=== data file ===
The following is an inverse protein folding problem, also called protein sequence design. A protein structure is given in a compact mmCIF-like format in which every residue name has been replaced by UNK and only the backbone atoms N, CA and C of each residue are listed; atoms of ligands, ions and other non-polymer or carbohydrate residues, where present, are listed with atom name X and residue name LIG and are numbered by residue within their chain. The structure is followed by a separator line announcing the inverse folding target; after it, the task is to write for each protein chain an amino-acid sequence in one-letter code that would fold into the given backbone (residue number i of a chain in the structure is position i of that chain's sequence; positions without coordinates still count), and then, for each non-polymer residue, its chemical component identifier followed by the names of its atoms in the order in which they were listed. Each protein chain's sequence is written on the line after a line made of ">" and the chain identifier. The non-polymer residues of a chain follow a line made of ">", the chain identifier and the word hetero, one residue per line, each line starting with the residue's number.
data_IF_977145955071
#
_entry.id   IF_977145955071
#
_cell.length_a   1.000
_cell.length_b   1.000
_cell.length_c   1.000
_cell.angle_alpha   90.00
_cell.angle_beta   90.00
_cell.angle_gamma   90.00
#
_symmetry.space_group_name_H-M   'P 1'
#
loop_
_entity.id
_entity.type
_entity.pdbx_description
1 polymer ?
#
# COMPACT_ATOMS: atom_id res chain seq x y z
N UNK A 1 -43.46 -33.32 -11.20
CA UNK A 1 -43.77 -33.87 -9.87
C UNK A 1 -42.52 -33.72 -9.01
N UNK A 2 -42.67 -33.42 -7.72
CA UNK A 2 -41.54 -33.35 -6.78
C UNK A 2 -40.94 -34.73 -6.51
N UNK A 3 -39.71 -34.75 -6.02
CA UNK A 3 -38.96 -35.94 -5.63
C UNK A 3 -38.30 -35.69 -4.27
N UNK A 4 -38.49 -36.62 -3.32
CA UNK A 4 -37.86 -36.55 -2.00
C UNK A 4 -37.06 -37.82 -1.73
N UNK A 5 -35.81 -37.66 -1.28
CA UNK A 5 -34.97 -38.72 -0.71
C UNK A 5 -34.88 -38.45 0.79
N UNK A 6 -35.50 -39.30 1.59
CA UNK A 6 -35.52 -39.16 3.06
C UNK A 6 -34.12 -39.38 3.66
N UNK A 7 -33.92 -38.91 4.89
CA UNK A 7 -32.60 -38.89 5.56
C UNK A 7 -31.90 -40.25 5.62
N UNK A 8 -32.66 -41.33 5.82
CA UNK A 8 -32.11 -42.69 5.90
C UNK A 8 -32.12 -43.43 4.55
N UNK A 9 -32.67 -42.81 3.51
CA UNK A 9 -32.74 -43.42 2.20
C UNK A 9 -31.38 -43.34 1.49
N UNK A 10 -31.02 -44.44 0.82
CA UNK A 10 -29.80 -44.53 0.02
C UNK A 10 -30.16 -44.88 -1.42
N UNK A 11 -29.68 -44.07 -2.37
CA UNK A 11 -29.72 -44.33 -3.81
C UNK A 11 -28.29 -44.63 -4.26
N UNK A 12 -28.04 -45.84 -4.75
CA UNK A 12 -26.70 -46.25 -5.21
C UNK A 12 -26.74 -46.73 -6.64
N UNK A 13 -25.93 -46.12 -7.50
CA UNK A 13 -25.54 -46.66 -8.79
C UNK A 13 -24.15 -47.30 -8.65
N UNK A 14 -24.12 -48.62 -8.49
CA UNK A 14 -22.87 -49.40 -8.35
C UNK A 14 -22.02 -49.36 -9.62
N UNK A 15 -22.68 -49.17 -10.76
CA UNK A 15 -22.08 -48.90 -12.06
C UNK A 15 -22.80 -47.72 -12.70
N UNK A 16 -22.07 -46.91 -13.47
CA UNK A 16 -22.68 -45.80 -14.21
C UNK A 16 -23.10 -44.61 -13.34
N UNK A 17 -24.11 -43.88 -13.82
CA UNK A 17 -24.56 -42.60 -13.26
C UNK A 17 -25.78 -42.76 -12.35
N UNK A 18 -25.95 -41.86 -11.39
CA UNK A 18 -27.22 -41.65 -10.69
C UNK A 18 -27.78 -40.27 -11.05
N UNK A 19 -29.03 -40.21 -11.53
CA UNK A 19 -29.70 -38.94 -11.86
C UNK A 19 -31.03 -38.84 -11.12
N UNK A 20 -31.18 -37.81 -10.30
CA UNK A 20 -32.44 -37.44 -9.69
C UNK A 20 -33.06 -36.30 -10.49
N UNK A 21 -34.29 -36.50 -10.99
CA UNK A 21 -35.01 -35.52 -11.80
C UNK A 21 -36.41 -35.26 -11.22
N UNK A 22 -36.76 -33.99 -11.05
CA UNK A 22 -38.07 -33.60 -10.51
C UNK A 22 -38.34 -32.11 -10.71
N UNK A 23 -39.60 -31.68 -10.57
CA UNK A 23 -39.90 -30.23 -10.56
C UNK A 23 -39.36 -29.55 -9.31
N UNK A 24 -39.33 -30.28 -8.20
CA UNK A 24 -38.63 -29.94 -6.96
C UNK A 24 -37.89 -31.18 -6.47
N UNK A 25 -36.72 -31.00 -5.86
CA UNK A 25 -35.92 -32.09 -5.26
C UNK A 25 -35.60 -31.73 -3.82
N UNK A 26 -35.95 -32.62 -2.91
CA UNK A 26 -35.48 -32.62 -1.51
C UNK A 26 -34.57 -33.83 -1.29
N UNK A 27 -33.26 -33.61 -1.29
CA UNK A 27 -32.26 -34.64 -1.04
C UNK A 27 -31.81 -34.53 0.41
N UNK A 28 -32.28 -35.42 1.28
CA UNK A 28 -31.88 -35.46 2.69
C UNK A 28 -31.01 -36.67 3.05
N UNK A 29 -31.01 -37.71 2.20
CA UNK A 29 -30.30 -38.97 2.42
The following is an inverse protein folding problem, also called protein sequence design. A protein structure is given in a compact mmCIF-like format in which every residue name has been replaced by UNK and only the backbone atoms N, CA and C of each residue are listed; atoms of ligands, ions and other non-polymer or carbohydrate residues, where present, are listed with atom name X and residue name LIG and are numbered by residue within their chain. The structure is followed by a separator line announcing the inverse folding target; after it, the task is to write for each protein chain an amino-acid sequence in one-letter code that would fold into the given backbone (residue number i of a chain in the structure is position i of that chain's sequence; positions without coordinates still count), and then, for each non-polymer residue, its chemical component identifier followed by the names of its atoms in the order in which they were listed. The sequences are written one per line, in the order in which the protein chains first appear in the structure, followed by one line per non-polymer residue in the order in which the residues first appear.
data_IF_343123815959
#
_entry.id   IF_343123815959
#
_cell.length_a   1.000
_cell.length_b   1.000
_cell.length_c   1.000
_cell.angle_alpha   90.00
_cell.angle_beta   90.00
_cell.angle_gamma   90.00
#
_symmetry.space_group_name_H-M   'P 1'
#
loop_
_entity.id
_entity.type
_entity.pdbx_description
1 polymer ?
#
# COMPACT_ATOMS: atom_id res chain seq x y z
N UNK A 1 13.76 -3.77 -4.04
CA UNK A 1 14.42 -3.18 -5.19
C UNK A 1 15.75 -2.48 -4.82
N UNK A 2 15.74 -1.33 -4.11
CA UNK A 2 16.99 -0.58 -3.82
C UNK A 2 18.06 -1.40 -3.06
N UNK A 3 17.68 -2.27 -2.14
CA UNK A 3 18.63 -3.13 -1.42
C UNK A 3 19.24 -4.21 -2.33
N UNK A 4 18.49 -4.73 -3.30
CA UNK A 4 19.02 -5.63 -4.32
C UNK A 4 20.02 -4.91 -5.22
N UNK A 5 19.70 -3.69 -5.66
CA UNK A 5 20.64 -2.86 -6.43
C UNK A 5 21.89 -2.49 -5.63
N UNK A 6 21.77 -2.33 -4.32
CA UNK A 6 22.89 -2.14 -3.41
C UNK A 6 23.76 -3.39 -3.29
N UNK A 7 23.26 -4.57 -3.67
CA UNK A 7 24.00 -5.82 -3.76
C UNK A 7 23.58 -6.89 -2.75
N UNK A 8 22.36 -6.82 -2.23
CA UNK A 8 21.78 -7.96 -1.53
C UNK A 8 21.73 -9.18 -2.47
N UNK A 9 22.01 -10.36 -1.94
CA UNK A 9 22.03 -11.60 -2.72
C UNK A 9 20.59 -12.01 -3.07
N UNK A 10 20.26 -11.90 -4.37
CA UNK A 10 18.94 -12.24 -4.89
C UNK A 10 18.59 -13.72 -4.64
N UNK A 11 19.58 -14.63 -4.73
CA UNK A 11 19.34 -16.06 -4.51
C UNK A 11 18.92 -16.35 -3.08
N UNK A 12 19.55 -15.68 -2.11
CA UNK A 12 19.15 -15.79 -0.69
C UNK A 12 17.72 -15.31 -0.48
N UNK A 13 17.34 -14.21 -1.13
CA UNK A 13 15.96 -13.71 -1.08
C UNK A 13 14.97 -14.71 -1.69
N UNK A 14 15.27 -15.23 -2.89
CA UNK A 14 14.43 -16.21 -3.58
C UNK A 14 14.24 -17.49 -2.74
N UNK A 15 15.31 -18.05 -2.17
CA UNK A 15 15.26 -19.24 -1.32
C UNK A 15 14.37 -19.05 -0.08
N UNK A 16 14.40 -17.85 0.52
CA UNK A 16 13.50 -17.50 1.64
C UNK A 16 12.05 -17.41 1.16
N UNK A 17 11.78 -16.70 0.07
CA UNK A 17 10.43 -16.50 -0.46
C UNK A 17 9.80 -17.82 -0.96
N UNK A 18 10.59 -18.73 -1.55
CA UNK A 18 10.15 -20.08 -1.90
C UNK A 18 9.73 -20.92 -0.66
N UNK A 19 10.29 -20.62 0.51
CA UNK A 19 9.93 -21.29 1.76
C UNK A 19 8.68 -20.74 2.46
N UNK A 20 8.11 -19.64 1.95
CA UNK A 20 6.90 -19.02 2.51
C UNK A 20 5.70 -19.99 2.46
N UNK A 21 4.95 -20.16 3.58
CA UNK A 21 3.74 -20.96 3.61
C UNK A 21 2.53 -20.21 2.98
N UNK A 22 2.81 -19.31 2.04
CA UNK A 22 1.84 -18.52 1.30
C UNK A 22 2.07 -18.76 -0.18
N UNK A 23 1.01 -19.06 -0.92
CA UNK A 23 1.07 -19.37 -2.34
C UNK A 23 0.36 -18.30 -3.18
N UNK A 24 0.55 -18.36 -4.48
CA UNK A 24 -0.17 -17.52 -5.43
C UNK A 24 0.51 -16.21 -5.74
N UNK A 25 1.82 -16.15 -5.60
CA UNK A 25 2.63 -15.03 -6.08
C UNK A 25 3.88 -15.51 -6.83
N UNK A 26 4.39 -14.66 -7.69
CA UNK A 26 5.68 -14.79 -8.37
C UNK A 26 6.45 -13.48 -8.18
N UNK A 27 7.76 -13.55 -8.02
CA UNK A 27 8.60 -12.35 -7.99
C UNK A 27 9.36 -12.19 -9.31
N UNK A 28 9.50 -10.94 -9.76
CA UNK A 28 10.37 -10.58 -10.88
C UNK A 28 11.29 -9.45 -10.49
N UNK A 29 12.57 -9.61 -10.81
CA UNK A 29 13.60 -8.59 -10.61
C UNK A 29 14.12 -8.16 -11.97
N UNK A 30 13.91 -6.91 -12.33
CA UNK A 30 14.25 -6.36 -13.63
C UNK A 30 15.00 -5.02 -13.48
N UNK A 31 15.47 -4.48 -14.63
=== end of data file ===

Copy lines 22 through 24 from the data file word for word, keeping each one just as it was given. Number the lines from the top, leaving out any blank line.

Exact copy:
N UNK A 1 -43.46 -33.32 -11.20
CA UNK A 1 -43.77 -33.87 -9.87
C UNK A 1 -42.52 -33.72 -9.01